Current Location: Home > Engine Mounts > Worst of spring P.E.I. snowstorm over Local News The Guardian

Worst of spring P.E.I. snowstorm over Local News The Guardian

Date:2018-10-11Auto Engine Information Click:

The good news is the worst of the snowstorm is over.

The bad news is winds will continue out of the north in the long-range forecast, which doesn’t bode well for spring-like weather anytime soon.

That’s the word from Environment Canada this afternoon as many people on P.E.I. dig out from Old Man Winter’s latest storm.

Herb Thoms, meteorologist with Environment Canada, said they measured 15 centimetres at the Charlottetown Airport as of noon today. The amount of snow increased as you went east.

Thoms said they don’t have any accurate measurements in eastern P.E.I. yet but he estimates eastern Queens County and Kings County received anywhere from 20-30 centimetres of snow.

Think Islanders had it bad? Consider folks in Sydney, N.S., are digging out from under 40 centimetres.

“As far as snow goes the worst of it is over and the winds will continue to drop out slowly,’’ Thoms told The Guardian. “This is a very intense system. Some very strong winds.’’

Winds were gusting in eastern P.E.I. at 80 kilometres an hour in exposed areas and 55-70 kilometres in other areas. Those will diminish slowly throughout the day.

Thoms said they have unofficial numbers in western Newfoundland and Labrador of gusts as strong as 179 kilometres an hour.

“I saw on Twitter that somebody’s patio blew over the roof of the house. That’s how strong the winds got on the west coast of the island there.’’

Tonight’s forecast calls for local blowing snow with winds 40-70 and the low dipping to minus-3 degrees Celsius.

Saturday’s forecast is mainly cloudy and a 60 per cent chance of flurries. Winds will be southwest 20-40 km/h, becoming light in the afternoon and a high of plus-2.

Many cancellations were announced across the province, including closures of Holland College and UPEI, Veterans Affairs Canada, P.E.I. government offices in Kings and Queens counties, and Service Canada offices in eastern P.E.I.

The City of Charlottetown's Offices are closed today due to storm conditions. Essential services, such as police, fire and public works, will remain operational.

In addition to the weather, Tryon area residents had to deal with a power outage. Approximately 1,100 customers lost their electricity at mid-morning following an accident when a motor vehicle left the road and crashed into an electrical pole.

Areas with power include North Tryon, Hampton, Westmoreland, Inkerman Road, County Line Road, Crapaud, Victoria, Lower Tryon and some surrounding areas.

Crews are currently on site replacing the damaged pole and are working to restore power to all customers, said Maritime Electric spokesperson Kris Jackson.

The good news is the worst of the snowstorm is over.

The bad news is winds will continue out of the north in the long-range forecast, which doesn’t bode well for spring-like weather anytime soon.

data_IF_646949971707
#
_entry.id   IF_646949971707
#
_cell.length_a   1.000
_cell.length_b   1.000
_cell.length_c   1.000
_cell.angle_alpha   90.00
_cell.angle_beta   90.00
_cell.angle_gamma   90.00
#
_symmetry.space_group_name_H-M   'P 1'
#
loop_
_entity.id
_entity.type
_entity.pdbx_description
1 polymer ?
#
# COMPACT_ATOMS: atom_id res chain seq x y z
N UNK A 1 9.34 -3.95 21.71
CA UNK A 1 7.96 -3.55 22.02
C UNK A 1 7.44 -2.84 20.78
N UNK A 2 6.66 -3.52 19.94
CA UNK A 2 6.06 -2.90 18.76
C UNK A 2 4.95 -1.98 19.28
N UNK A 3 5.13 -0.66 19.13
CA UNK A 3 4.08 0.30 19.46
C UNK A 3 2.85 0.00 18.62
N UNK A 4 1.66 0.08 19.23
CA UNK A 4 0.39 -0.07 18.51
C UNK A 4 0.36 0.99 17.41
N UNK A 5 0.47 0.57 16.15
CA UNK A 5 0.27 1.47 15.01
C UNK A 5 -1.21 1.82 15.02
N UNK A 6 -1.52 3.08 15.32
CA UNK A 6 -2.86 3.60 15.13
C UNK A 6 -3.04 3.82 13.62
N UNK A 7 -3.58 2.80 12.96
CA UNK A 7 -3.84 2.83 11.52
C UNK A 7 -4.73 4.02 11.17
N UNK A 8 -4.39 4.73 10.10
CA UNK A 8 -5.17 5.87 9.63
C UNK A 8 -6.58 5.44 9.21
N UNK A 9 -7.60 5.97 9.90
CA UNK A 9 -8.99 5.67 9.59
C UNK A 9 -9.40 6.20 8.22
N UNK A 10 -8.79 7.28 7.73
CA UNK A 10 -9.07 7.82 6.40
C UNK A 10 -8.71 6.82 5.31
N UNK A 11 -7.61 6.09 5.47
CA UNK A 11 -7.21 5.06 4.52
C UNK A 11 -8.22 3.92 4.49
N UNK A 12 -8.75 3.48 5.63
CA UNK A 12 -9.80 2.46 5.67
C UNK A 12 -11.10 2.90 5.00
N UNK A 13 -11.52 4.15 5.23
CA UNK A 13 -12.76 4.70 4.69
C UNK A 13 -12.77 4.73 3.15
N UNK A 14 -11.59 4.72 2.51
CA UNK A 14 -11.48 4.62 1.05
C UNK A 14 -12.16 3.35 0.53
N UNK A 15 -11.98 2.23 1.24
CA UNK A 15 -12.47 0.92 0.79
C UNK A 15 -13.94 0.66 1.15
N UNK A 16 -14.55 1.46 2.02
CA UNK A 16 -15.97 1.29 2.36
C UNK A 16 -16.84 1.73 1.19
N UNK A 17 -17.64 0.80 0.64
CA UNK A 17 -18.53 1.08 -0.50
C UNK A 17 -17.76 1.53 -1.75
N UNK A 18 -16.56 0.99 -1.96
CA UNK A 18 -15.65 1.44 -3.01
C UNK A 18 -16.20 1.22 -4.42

That’s the word from Environment Canada this afternoon as many people on P.E.I. dig out from Old Man Winter’s latest storm.

Herb Thoms, meteorologist with Environment Canada, said they measured 15 centimetres at the Charlottetown Airport as of noon today. The amount of snow increased as you went east.

Thoms said they don’t have any accurate measurements in eastern P.E.I. yet but he estimates eastern Queens County and Kings County received anywhere from 20-30 centimetres of snow.

Think Islanders had it bad? Consider folks in Sydney, N.S., are digging out from under 40 centimetres.

“As far as snow goes the worst of it is over and the winds will continue to drop out slowly,’’ Thoms told The Guardian. “This is a very intense system. Some very strong winds.’’

Winds were gusting in eastern P.E.I. at 80 kilometres an hour in exposed areas and 55-70 kilometres in other areas. Those will diminish slowly throughout the day.

Thoms said they have unofficial numbers in western Newfoundland and Labrador of gusts as strong as 179 kilometres an hour.

“I saw on Twitter that somebody’s patio blew over the roof of the house. That’s how strong the winds got on the west coast of the island there.’’

Tonight’s forecast calls for local blowing snow with winds 40-70 and the low dipping to minus-3 degrees Celsius.

Saturday’s forecast is mainly cloudy and a 60 per cent chance of flurries. Winds will be southwest 20-40 km/h, becoming light in the afternoon and a high of plus-2.

Many cancellations were announced across the province, including closures of Holland College and UPEI, Veterans Affairs Canada, P.E.I. government offices in Kings and Queens counties, and Service Canada offices in eastern P.E.I.

The City of Charlottetown's Offices are closed today due to storm conditions. Essential services, such as police, fire and public works, will remain operational.

In addition to the weather, Tryon area residents had to deal with a power outage. Approximately 1,100 customers lost their electricity at mid-morning following an accident when a motor vehicle left the road and crashed into an electrical pole.

Areas with power include North Tryon, Hampton, Westmoreland, Inkerman Road, County Line Road, Crapaud, Victoria, Lower Tryon and some surrounding areas.

news Over local Spring Guardian

Copyright infringement? Click Here!